Apart from traditional hoeing of young seedling weeds in dry weather, one of the best ways to control annual weeds is to use mulches. Mulches are not fool-proof, but they will greatly reduce annual weed growth. First clear the area of weeds, and then add the mulch. A few will grow through, but are easily dealt with by pulling or digging them out.
For paving, paths or other areas that need keeping weed-free you can use a homemade spray:
• 4 litres white vinegar
• 2 cups Epsom salt (Magnesium sulphate)
• ¼ cup eco-washing up liquid
The flowers attract hover-flies and bees. Chickens like it – hence the name. It is high in iron, protein, calcium and vitamin B.
The leaves and young shoots may be eaten as a leaf vegetable; either steamed in its entirety, or cooked like spinach. Each plant produces tens of thousands of black seeds. These are high in protein, vitamin A, Calcium, Phosphorus, and Potassium. Quinoa is a closely related South American species, which is grown specifically for its seeds.
In the past, fat hen was grown for its seeds and in India the plant is still used, both for the leaves and seeds. It is popularly called bathua and is used in dishes such as Sarson Da Saag, soups, curries and in Paratha stuffed breads, especially popular in Punjab. The seeds or grains are used in phambra or laafi, gruel type dishes in Himachal Pradesh.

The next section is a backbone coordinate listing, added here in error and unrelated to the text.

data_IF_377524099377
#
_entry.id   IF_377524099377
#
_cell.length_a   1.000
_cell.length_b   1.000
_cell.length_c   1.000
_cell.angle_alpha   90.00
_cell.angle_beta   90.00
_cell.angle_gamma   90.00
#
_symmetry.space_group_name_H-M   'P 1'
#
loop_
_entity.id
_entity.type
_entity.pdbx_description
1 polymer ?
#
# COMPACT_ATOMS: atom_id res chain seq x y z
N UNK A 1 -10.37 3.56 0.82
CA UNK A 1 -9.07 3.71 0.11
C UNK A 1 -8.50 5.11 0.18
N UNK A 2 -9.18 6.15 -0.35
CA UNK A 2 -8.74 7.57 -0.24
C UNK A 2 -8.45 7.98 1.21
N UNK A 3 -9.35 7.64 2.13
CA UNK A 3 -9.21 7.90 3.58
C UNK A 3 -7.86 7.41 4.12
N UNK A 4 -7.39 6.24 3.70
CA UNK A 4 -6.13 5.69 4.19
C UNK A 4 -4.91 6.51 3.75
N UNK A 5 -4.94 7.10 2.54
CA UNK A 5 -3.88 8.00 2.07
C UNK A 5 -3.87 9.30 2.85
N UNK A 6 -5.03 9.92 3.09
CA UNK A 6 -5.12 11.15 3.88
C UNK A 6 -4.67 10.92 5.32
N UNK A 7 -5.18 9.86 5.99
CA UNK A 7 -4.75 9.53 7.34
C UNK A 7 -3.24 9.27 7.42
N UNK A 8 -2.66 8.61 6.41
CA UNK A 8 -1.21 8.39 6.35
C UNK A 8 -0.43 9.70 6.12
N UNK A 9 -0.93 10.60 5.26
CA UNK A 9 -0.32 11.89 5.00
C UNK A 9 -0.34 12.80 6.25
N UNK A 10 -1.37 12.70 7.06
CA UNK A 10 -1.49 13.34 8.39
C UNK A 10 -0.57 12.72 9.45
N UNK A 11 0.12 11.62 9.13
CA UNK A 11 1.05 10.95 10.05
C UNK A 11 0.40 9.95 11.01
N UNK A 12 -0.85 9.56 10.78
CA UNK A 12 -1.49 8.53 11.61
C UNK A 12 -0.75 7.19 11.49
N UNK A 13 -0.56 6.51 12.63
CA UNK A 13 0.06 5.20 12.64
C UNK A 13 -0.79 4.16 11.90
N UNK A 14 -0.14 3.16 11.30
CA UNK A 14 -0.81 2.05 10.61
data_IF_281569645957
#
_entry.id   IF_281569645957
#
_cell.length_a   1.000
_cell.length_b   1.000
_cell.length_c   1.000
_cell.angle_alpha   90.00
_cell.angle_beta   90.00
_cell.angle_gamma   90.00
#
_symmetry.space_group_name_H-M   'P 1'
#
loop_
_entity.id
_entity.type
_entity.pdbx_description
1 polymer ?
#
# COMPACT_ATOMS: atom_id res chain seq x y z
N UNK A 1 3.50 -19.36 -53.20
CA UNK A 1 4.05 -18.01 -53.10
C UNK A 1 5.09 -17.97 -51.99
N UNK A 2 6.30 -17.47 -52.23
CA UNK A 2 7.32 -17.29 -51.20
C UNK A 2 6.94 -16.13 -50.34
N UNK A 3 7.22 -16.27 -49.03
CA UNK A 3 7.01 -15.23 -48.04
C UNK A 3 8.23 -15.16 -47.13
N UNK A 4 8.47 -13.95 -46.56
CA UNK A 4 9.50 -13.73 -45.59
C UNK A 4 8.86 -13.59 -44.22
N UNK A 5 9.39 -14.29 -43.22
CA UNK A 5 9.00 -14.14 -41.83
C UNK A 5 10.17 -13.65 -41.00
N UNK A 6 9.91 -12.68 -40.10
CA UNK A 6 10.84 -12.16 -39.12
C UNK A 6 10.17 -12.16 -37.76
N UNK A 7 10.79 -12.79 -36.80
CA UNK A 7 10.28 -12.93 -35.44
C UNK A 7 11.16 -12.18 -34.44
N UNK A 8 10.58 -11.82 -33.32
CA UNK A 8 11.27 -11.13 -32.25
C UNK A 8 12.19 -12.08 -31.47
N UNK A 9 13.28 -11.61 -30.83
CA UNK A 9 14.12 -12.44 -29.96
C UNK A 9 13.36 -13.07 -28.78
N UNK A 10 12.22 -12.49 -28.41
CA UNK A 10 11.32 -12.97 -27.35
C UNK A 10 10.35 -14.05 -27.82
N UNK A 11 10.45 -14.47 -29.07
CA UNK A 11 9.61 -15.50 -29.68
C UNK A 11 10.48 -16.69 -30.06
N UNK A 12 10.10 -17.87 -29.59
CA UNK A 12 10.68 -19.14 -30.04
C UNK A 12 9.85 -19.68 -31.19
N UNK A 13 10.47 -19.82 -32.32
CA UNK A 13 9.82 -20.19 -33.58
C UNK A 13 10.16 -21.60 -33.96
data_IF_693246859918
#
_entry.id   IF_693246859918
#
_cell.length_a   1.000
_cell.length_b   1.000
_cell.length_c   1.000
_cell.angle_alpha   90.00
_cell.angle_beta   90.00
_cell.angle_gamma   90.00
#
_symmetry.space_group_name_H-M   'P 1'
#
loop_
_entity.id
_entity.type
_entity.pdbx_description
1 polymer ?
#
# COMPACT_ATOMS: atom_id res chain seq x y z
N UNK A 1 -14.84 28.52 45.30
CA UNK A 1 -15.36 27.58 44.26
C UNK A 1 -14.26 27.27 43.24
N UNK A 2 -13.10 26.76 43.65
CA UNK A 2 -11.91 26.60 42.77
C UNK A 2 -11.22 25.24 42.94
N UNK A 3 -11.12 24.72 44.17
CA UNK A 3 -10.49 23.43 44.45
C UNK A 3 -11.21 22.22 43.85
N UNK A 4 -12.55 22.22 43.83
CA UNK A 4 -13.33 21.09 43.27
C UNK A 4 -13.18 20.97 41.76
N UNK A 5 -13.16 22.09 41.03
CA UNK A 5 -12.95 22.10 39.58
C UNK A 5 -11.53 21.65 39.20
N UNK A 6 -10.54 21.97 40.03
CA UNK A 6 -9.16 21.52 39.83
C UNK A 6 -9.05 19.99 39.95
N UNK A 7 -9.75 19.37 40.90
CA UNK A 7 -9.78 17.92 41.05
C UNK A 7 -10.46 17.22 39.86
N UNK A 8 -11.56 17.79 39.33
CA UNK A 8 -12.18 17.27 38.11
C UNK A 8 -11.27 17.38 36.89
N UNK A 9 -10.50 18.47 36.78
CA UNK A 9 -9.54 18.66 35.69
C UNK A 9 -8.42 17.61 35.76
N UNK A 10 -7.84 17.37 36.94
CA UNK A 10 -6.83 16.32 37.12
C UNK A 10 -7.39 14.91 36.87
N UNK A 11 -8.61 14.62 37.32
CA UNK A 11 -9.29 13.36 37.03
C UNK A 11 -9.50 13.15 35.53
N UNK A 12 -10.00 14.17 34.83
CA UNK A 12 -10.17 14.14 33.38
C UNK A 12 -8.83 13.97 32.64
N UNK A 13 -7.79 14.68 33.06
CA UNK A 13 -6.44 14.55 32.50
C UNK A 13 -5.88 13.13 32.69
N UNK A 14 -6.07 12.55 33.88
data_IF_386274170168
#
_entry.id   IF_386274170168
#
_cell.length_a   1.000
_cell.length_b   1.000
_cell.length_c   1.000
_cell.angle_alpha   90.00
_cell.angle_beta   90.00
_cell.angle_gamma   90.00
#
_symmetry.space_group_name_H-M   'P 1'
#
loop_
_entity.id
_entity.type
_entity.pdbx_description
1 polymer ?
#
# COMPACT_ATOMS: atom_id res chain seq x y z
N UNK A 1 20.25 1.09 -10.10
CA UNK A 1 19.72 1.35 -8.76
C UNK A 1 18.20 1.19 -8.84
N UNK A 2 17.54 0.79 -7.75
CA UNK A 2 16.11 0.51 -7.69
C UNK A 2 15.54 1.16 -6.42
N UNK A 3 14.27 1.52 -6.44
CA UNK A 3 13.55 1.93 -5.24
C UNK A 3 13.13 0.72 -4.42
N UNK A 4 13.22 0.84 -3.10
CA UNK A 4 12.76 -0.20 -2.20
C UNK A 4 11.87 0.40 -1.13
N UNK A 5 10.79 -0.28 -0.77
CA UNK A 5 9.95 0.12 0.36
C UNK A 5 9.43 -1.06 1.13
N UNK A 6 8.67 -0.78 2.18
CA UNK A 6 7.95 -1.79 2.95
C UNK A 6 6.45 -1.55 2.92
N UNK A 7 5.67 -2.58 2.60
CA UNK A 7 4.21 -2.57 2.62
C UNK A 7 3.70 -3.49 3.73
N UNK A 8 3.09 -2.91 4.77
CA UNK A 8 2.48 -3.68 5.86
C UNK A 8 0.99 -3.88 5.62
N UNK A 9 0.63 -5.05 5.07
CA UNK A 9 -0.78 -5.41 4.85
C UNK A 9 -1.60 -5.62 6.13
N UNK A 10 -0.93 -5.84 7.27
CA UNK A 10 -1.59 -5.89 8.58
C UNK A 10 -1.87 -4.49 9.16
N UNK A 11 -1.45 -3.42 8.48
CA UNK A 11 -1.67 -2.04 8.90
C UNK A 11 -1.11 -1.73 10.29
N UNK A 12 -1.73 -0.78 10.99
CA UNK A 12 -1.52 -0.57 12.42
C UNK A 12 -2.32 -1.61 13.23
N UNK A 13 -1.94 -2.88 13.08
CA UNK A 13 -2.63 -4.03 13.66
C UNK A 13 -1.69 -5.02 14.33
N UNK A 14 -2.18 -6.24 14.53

Chickweed (Stellaria media) It has a good taste and is a useful addition to salads. It is high in iron and copper and a great food for young chicks – hence the name.
Medicinally: Part used – leaves and stems. It is a healing demulcent, and possesses remarkable drawing powers, absorbing quantities of impurities when applied to the skin. This small herb possesses many of the healing properties of that famed remedy of the American Indians, Slippery Elm tree bark. It is a soothing and healing agent for the whole digestive system. Good to cure ulcers of the stomach and elsewhere, indeed for all internal inflammation, from bowels to lungs; also good for colitis. A cure for many types of skin sores.
White Clover (Trifolium repens)
This is a common weed with tenacious fibrous roots.
Even though it can be a bit of a nuisance weed, it is a nitrogen fixer and contains calcium, potassium and magnesium and is a useful addition to the compost heap.
It has some of the benefits that red clover has, but I would suggest using red clover for its famed medicinal properties rather than white.
Ground Ivy (Glechoma hederacea)